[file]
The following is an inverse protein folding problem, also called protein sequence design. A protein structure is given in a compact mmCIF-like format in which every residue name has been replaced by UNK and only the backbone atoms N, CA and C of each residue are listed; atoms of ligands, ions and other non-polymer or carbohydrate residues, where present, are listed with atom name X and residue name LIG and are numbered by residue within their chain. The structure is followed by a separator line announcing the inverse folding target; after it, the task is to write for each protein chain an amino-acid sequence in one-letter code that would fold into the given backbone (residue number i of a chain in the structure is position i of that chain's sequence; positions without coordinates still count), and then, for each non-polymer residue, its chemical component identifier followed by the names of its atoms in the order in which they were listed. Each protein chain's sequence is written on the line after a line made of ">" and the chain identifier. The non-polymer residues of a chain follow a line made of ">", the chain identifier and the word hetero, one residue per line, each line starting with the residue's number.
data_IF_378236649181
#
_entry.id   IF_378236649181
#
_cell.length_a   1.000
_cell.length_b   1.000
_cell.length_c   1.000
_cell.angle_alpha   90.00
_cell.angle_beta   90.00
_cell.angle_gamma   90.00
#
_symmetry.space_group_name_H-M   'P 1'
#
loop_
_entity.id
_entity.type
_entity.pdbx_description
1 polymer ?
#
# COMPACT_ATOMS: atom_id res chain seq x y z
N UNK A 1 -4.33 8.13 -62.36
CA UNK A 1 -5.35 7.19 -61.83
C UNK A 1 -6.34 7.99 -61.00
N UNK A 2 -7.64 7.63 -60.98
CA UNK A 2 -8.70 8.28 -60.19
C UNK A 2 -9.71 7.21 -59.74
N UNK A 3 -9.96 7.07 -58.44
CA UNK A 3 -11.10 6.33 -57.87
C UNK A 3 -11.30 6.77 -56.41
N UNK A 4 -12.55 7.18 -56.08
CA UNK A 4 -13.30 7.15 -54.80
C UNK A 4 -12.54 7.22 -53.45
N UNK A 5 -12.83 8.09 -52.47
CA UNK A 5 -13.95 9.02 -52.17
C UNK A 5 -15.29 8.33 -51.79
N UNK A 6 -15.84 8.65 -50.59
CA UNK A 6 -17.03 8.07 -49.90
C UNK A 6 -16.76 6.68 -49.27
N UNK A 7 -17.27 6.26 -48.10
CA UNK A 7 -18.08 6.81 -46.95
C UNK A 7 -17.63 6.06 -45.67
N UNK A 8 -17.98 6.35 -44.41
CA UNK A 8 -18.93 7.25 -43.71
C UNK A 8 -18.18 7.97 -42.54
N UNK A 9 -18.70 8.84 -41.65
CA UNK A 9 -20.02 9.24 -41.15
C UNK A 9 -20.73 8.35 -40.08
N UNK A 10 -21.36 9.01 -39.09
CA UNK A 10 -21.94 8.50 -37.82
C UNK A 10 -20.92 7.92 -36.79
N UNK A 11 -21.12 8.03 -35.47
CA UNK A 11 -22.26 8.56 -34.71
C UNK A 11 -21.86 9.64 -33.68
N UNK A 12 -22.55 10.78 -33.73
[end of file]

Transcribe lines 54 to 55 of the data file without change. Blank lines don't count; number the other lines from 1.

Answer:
C UNK A 11 -21.86 9.64 -33.68
N UNK A 12 -22.55 10.78 -33.73